The beautiful princess lifted the light and he swam for it. The island where Tamar stood was distant, but with the light as his guide, the peasant boy had direction. On this night, however, the forbidden relationship was discovered. The beacon was smashed to the ground. Disoriented by the sudden loss of signal, the lad swam on and on in the dark. At last he became exhausted. He began to slip beneath the waves. He cried out her name, “Agh Tamar!” These words, his last, were carried away by the wind.
This Armenian folktale accounts for the name of a small island. Aghtamar (or Akdamar, in Turkish) is a bittersweet place. It hangs in the deep blue of Lake Van in Eastern Turkey, west of rhapsody and east of tragedy.
It also happens to be the goal for our journey this afternoon. Our boat plows the soda water. The air shimmers in the summer sun. Ochre hills rise from the lake’s edge and disappear into the haze. I watch the churning of the wake. We leave a trail on the surface of the sea.
As we near the island, I am struck by its small size. It consists of a shelf on one end abutting a ridge on the other. A thousand yards across is a generous estimate. The grasses on the shelf and shoulders recline, wearied by the summer heat. In contrast, small trees offers a blotches of dull green. Olive and almond, I reckon.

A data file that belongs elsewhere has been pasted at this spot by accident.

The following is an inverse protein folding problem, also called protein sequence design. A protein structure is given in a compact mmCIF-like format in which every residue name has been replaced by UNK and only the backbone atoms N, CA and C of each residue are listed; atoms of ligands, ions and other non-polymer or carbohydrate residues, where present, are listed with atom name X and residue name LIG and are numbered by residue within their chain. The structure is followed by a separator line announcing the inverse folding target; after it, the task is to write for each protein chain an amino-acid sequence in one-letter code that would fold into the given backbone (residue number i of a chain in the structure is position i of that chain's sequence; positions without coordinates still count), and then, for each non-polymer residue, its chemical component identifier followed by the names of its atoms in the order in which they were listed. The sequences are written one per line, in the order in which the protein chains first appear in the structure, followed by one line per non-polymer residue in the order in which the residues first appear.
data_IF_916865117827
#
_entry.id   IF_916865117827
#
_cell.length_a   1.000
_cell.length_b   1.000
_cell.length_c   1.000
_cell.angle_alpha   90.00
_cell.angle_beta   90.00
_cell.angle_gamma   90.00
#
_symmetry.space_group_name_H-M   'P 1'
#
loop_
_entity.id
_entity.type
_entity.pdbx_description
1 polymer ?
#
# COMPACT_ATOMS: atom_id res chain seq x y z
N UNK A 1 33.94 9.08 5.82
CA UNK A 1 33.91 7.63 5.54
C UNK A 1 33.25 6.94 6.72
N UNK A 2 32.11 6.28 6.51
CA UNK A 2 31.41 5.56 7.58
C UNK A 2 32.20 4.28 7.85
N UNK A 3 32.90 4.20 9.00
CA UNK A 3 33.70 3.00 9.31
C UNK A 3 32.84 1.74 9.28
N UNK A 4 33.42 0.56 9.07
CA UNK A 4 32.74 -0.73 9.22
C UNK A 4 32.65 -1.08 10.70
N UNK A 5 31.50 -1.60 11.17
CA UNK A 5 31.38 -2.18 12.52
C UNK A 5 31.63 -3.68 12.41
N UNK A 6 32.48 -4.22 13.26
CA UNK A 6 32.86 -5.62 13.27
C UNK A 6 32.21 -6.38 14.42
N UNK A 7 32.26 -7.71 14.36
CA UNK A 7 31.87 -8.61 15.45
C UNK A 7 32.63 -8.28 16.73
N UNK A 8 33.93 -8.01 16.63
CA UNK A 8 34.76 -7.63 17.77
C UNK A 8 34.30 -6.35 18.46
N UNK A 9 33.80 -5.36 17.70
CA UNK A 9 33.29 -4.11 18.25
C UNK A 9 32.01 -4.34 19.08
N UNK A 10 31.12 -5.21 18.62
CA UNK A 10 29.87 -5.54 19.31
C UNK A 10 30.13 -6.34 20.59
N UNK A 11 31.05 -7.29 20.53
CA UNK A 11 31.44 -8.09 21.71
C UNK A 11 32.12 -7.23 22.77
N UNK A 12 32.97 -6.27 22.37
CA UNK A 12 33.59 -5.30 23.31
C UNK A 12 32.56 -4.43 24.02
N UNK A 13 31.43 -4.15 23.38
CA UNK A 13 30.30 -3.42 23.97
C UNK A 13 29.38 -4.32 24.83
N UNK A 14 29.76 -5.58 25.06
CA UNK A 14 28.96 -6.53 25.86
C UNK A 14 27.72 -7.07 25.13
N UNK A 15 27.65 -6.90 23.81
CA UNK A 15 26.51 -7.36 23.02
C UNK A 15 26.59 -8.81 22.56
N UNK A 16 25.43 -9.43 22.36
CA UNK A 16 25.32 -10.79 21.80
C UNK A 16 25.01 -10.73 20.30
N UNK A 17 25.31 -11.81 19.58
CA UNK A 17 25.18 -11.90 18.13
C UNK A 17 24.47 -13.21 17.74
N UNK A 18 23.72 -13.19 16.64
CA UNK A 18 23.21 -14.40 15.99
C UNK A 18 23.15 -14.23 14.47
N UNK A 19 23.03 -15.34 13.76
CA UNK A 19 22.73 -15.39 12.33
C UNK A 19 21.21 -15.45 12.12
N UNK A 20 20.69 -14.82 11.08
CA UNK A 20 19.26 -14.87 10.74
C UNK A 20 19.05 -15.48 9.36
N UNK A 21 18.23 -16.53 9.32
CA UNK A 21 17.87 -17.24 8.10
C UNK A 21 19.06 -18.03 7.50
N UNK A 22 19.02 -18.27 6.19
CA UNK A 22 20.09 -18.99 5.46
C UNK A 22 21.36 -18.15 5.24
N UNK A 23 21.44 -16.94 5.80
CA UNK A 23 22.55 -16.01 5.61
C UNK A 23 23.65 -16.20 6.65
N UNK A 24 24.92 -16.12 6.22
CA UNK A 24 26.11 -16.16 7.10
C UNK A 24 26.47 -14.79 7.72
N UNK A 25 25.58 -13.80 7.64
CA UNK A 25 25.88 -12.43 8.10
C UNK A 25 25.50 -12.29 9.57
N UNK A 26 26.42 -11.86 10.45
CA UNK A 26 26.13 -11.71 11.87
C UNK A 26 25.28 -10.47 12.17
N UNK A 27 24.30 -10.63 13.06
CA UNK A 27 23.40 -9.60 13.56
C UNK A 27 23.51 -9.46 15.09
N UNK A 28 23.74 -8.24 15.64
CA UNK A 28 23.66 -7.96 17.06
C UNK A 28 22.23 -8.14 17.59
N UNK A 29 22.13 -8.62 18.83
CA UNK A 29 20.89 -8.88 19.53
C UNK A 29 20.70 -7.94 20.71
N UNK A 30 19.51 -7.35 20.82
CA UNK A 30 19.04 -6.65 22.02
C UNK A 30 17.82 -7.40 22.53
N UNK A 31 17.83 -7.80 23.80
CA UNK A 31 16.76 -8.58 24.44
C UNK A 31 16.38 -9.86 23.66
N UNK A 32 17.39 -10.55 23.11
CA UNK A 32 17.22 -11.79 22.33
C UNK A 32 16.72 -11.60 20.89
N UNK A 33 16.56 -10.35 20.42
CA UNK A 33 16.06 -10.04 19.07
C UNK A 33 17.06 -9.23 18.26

Nestled into a pocket on the lee side of the island is a dock made of stone. Its edge is softened by a single automobile tire. The pilot makes for the tire like a princess light.
As we brush against the tire, I get a good view to the reason for our visit. The conical roof of an ancient Armenian church—a cathedral, actually—rises from between the trees. It is more pleasing to the eye than I imagined. Its height, measuring some twenty meters, is greater than its width. This elegance, when coupled with time and situation, makes this landmark all the more amazing.
In the early 10th century AD, Gagik I of Vaspurakan constructed a residency on the island. This self-declared “King of the Armenians” was a powerful man with many resources. His rule was recognized by the Byzantines, an empire still at high tide.
Gagik’s island home consisted of streets and gardens and buildings. Of these, only one building has survived the millennium between his time and ours. It is remembered as the Cathedral of the Holy Cross. As we step from the boat to the dock, we see it clearly. It is a small but lovely structure, described by Lynch more than a hundred years ago as “the work of a jeweller rather than of an architect” (Armenia Travels and Studies II: 130).